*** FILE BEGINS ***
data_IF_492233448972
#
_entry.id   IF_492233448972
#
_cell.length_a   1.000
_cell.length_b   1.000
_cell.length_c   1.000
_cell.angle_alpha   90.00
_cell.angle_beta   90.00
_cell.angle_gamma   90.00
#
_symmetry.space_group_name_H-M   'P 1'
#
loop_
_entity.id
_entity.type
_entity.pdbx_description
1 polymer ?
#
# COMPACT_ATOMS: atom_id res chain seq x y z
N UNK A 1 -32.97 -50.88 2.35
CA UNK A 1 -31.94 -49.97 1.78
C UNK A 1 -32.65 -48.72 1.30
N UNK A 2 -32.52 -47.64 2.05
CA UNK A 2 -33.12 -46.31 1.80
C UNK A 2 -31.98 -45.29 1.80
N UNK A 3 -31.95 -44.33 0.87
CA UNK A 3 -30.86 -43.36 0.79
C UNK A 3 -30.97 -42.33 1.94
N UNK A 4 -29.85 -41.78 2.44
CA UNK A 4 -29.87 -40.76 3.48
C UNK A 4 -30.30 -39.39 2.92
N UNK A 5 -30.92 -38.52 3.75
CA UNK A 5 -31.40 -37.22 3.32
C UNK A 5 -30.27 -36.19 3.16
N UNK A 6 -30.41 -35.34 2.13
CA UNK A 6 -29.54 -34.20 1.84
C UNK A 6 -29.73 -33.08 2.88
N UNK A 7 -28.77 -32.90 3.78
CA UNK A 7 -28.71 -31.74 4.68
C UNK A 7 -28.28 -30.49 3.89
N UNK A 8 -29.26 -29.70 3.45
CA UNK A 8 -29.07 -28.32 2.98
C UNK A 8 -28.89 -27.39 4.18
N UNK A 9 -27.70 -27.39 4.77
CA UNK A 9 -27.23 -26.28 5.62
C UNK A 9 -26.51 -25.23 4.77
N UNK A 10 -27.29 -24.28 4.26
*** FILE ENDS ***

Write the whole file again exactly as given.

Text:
data_IF_492233448972
#
_entry.id   IF_492233448972
#
_cell.length_a   1.000
_cell.length_b   1.000
_cell.length_c   1.000
_cell.angle_alpha   90.00
_cell.angle_beta   90.00
_cell.angle_gamma   90.00
#
_symmetry.space_group_name_H-M   'P 1'
#
loop_
_entity.id
_entity.type
_entity.pdbx_description
1 polymer ?
#
# COMPACT_ATOMS: atom_id res chain seq x y z
N UNK A 1 -32.97 -50.88 2.35
CA UNK A 1 -31.94 -49.97 1.78
C UNK A 1 -32.65 -48.72 1.30
N UNK A 2 -32.52 -47.64 2.05
CA UNK A 2 -33.12 -46.31 1.80
C UNK A 2 -31.98 -45.29 1.80
N UNK A 3 -31.95 -44.33 0.87
CA UNK A 3 -30.86 -43.36 0.79
C UNK A 3 -30.97 -42.33 1.94
N UNK A 4 -29.85 -41.78 2.44
CA UNK A 4 -29.87 -40.76 3.48
C UNK A 4 -30.30 -39.39 2.92
N UNK A 5 -30.92 -38.52 3.75
CA UNK A 5 -31.40 -37.22 3.32
C UNK A 5 -30.27 -36.19 3.16
N UNK A 6 -30.41 -35.34 2.13
CA UNK A 6 -29.54 -34.20 1.84
C UNK A 6 -29.73 -33.08 2.88
N UNK A 7 -28.77 -32.90 3.78
CA UNK A 7 -28.71 -31.74 4.68
C UNK A 7 -28.28 -30.49 3.89
N UNK A 8 -29.26 -29.70 3.45
CA UNK A 8 -29.07 -28.32 2.98
C UNK A 8 -28.89 -27.39 4.18
N UNK A 9 -27.70 -27.39 4.77
CA UNK A 9 -27.23 -26.28 5.62
C UNK A 9 -26.51 -25.23 4.77
N UNK A 10 -27.29 -24.28 4.26